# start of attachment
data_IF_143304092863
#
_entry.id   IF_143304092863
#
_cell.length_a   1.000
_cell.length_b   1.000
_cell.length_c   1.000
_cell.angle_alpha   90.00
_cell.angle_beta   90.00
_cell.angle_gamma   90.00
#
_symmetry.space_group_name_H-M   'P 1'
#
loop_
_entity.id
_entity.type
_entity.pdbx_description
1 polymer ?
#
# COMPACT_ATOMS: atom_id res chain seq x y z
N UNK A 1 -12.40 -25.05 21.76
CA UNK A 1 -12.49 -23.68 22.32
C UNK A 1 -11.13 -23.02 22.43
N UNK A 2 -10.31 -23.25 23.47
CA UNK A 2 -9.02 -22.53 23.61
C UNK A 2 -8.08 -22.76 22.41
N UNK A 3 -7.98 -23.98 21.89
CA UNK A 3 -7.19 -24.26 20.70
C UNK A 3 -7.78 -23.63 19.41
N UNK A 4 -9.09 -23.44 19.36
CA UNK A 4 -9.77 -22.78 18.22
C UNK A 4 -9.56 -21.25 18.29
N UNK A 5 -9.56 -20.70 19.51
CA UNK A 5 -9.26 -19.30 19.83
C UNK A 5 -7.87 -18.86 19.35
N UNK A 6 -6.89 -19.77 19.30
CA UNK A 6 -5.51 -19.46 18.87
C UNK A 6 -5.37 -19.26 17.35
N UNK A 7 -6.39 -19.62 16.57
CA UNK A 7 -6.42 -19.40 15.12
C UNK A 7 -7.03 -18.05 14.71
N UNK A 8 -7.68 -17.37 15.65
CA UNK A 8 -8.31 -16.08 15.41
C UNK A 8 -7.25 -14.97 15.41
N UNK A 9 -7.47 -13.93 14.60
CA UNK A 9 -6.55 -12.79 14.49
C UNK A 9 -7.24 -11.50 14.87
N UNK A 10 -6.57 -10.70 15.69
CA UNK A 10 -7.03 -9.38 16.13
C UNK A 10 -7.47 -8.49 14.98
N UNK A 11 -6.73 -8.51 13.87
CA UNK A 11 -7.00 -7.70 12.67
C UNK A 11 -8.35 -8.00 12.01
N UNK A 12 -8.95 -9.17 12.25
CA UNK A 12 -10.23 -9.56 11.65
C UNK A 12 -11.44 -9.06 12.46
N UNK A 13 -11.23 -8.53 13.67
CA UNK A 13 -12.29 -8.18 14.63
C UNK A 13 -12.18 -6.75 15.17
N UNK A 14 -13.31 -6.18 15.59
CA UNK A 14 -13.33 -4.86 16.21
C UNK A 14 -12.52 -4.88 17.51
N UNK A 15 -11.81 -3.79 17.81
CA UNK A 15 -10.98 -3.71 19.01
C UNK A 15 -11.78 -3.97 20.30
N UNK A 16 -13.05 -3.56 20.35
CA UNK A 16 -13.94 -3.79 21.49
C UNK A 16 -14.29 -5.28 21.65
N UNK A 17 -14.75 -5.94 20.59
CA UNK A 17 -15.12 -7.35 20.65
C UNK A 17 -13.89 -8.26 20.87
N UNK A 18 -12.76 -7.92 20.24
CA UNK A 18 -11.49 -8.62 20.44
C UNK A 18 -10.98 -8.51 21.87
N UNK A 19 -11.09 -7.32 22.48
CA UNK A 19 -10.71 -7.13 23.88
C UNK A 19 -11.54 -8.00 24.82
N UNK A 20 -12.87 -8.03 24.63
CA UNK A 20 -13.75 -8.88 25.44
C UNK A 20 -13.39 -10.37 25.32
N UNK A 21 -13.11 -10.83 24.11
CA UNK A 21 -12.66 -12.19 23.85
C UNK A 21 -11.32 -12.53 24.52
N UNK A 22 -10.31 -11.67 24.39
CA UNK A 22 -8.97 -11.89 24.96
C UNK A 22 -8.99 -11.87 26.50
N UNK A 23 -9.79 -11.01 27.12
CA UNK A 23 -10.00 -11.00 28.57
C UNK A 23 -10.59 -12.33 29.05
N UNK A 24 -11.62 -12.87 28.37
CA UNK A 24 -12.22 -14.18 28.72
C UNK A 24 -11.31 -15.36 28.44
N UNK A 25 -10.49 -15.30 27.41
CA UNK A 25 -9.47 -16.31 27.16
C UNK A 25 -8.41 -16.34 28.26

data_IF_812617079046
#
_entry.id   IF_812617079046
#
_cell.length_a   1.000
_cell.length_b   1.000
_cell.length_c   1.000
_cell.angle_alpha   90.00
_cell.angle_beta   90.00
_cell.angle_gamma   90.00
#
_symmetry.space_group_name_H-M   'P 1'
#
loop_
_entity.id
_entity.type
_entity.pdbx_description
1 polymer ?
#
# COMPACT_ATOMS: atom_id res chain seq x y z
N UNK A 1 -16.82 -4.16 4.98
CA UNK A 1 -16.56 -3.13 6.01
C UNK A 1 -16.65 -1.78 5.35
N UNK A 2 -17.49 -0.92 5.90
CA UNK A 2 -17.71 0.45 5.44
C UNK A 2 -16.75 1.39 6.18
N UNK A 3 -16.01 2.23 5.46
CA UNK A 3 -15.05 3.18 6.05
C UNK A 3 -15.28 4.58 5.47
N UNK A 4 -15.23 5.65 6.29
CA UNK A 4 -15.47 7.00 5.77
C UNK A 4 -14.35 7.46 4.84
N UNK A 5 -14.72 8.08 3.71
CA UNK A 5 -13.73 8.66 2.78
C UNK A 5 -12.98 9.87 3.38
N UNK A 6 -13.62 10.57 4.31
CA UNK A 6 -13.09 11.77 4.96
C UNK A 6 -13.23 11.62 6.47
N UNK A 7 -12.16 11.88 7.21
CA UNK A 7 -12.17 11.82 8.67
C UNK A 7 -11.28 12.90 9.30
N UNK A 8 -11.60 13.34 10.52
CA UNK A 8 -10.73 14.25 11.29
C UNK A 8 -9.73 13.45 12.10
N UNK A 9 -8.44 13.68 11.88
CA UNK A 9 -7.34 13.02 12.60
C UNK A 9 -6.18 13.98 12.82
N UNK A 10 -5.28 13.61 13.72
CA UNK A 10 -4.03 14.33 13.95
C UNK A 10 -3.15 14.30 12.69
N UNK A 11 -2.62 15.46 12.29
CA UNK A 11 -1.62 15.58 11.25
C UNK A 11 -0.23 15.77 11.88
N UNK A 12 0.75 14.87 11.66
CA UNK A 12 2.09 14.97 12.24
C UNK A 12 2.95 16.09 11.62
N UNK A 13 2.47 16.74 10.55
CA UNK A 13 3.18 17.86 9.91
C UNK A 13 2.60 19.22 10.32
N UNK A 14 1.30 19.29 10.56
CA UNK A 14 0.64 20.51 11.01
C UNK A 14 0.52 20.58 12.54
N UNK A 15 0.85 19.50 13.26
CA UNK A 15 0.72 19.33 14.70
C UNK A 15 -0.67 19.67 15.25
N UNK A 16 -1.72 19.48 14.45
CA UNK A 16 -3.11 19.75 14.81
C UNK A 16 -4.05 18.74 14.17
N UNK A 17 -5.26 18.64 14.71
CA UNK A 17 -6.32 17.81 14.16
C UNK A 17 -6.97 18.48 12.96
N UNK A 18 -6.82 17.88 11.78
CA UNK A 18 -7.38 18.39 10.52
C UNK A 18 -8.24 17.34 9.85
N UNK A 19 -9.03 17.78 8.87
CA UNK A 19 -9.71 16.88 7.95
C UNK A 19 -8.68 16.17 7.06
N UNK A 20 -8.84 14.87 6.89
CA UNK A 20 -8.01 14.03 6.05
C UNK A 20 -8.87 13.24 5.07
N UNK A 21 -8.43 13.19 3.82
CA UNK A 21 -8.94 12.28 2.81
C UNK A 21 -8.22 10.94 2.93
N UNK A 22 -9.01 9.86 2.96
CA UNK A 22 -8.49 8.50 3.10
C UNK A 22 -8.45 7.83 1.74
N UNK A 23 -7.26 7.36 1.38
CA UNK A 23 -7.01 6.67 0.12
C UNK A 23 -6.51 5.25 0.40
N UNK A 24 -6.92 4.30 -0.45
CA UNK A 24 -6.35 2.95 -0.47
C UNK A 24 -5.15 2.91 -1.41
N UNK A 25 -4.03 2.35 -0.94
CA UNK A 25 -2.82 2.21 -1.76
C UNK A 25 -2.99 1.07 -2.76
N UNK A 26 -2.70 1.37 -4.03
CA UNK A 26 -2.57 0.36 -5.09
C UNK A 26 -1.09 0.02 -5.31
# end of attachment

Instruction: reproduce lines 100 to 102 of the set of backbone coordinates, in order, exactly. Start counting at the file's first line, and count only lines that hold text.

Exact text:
_cell.length_a   1.000
_cell.length_b   1.000
_cell.length_c   1.000